Apple Tower Theatre Opens in Los Angeles, An Architectural 2.0 Upgrade

Architect S. Charles Lee’s ornate and lasting imprint upon what would eventually age into as

Architect S. Charles Lee’s ornate and lasting imprint upon what would eventually age into as the historic core of Downtown Los Angeles is often overlooked from the contemporary postcard perspective of the city. Yet, amongst local Angelenos, natives and adopted transplants alike, the corridors constituting L.A.’s most historically significant remnants of its architectural past  – including the Broadway Theater District – are beloved for the “if you know, you know” hidden beauty hidden behind the closed doors of their dilapidated facades. And now, thanks to Apple and their partnership with collaborators Fosters + Partners, a grande dame of the Renaissance Revival style reemerges as a flagship retail destination where technology is framed by the beauty of that gilded age as the Apple Tower Theatre.

Apple’s director of retail design Doo Ho Lee and senior executive partner at Foster + Partners, Stefan Behling spoke to us about the great efforts made not only to modernize the deteriorating Tower Theatre’s interior and exterior for Apple’s own requirements as a retail and interactive events space, but more so about the extent their combined efforts dedicated to preserving and revitalizing the enormous wealth of historic detailing that remained within the 1927-era theater.

“You have to approach the restoration as you would approach the restoration of an old master painting,” says Behling, “Carefully peeling back the brine”. The Foster + Partners partner also would go onto note the delicate balance required of a restoration project rather than a complete renovation – as was the case with the recent renovation of a historic cafe turned store in Rome – where the interior already gutted offered a blank canvas. The landmark Tower Theatre on the other hand, while worn and forgotten, retained many of the treasures of its era, including exquisite plasterwork and gold and bronze detailing embroidering an interior inspired by the majestic Paris Opera House.

For historic accuracy, Apple and Fosters + Partners tapped the architectural archives of the Los Angeles Conservancy as reference for colors, textures and finishes. Behling notes every detail’s restoration was guided by the inquiry, “What would the original architect think?”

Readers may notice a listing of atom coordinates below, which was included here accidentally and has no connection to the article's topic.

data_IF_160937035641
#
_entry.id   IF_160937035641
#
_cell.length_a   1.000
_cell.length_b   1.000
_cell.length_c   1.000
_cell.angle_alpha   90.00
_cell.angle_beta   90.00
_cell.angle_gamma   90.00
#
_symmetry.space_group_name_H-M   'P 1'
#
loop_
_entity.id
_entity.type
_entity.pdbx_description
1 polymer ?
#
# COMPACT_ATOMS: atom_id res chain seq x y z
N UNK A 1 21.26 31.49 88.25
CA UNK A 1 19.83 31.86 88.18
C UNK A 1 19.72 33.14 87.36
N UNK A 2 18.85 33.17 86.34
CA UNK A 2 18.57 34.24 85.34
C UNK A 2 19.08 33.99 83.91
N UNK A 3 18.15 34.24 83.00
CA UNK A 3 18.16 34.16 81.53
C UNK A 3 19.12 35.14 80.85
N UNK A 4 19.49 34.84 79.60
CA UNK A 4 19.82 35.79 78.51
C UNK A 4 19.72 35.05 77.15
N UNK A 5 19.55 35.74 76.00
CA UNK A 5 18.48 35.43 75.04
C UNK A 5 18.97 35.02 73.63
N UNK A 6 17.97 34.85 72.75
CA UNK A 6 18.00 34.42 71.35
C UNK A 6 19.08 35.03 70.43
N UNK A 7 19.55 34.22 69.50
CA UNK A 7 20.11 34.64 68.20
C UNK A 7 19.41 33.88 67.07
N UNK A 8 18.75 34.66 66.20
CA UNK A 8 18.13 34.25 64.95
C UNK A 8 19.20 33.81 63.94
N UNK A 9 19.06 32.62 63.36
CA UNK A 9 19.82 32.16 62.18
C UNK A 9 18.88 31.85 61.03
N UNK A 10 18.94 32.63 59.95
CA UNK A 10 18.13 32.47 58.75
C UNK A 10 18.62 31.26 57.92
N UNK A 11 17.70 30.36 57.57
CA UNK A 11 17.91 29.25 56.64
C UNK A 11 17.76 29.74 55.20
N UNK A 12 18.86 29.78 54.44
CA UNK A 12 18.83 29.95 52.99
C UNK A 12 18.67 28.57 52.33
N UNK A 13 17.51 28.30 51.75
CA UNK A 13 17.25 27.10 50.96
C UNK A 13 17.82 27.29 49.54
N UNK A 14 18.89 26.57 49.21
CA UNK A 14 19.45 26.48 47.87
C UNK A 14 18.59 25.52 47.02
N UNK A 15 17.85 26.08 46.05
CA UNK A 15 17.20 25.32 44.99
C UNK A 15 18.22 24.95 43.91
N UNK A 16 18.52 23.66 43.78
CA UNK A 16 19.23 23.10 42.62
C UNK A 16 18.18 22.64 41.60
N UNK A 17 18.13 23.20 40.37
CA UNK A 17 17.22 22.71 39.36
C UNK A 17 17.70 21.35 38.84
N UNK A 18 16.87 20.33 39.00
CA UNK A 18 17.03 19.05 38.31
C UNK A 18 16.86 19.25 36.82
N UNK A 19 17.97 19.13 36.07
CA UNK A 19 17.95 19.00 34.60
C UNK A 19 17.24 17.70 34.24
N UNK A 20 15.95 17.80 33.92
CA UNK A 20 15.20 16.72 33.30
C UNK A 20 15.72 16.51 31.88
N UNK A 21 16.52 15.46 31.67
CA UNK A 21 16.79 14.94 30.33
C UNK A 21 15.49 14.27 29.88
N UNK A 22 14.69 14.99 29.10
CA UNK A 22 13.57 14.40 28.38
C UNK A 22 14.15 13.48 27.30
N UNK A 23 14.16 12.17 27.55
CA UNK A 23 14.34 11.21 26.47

No expense or detail was spared in the attempt in this “true labor of love”, as described by Lee during a slideshow documenting the extensive efforts made to strip away decades of neglect characterized by the caked-on “delicious brown” layer encasing every inch of the theater’s interior at the start of the project.

The restored stained-glass window features a unique fleur-de-lis pattern with a coiled celluloid film strip and the purple stripe found only on early sound film.

Details range from the major to the minute, including the addition of a replica clock tower cap crowning the exterior, an architectural detail removed after an earthquake in 1971. Inside, individual decorative crystals were given delicate care, restored to again embellish guests with a glittery shower of light hung overhead from the entryway chandeliers.

The grand staircase draped in a sumptuous vermilion carpet spills to greet customers upward and onward to the shop’s balcony level.

The team’s architectural forensic diligence in retaining rather than replacing the theater’s original characterizes the overarching narrative of this restoration project, but a few changes have been made within the gleaming pantheon, including a refreshed and simplified trompe l’oeil skylight mural, the addition of much more comfortable Italian leather seating, and some behind the curtain acoustic A/V alterations to allow Apple to host events within the space.

Now open to the public, the Apple Tower Theatre will operate not only as a retail space, but also as a hosting platform for Apple Creative Studios, including a global initiative for underrepresented young creatives as part of the ongoing Today at Apple programming offered in Apple Store locations worldwide. In collaboration with the nonprofit Music Forward Foundation, as well as Inner-City Arts and the Social Justice Learning Institute, Creative Studios LA will provide access to technology, creative resources and hands-on experience, along with a platform to elevate and amplify up-and-coming talents’ stories over nine weeks of free programming.

The converted cinema will also play host to public in-store sessions and virtual sessions hosted by Creative Studios teaching artists and mentors, including photographer and filmmaker Bethany Mollenkof, rapper and producer D Smoke, singer-songwriter Syd, and cellist and singer Kelsey Lu. Noah Humes and his mentor, Maurice Harris, two artists who worked on the mural outside Tower Theatre inspired by the spirit of Creative Studios LA, will also teach a virtual session. Register for these events at apple.com.